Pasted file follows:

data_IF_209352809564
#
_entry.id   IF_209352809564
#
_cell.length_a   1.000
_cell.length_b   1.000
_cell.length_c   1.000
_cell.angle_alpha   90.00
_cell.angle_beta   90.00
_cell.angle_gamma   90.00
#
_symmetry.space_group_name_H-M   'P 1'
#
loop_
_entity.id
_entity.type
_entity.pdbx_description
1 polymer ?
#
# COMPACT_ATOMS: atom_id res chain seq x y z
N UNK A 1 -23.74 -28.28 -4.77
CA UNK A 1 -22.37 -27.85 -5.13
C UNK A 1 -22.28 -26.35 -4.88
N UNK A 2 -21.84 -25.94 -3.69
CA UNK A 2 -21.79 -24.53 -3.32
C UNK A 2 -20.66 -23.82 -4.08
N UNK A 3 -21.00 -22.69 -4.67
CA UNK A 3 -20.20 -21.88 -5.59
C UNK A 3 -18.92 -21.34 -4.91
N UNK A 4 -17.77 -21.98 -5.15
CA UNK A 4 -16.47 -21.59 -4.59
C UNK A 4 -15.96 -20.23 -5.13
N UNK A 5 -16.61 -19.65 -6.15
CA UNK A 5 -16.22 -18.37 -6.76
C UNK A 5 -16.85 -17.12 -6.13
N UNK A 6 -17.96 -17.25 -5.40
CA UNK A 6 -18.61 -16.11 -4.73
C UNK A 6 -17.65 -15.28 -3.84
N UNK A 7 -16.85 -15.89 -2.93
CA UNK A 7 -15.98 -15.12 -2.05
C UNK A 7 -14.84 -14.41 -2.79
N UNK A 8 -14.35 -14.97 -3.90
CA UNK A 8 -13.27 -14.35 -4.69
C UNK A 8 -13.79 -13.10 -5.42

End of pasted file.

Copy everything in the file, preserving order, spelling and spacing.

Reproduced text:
data_IF_209352809564
#
_entry.id   IF_209352809564
#
_cell.length_a   1.000
_cell.length_b   1.000
_cell.length_c   1.000
_cell.angle_alpha   90.00
_cell.angle_beta   90.00
_cell.angle_gamma   90.00
#
_symmetry.space_group_name_H-M   'P 1'
#
loop_
_entity.id
_entity.type
_entity.pdbx_description
1 polymer ?
#
# COMPACT_ATOMS: atom_id res chain seq x y z
N UNK A 1 -23.74 -28.28 -4.77
CA UNK A 1 -22.37 -27.85 -5.13
C UNK A 1 -22.28 -26.35 -4.88
N UNK A 2 -21.84 -25.94 -3.69
CA UNK A 2 -21.79 -24.53 -3.32
C UNK A 2 -20.66 -23.82 -4.08
N UNK A 3 -21.00 -22.69 -4.67
CA UNK A 3 -20.20 -21.88 -5.59
C UNK A 3 -18.92 -21.34 -4.91
N UNK A 4 -17.77 -21.98 -5.15
CA UNK A 4 -16.47 -21.59 -4.59
C UNK A 4 -15.96 -20.23 -5.13
N UNK A 5 -16.61 -19.65 -6.15
CA UNK A 5 -16.22 -18.37 -6.76
C UNK A 5 -16.85 -17.12 -6.13
N UNK A 6 -17.96 -17.25 -5.40
CA UNK A 6 -18.61 -16.11 -4.73
C UNK A 6 -17.65 -15.28 -3.84
N UNK A 7 -16.85 -15.89 -2.93
CA UNK A 7 -15.98 -15.12 -2.05
C UNK A 7 -14.84 -14.41 -2.79
N UNK A 8 -14.35 -14.97 -3.90
CA UNK A 8 -13.27 -14.35 -4.69
C UNK A 8 -13.79 -13.10 -5.42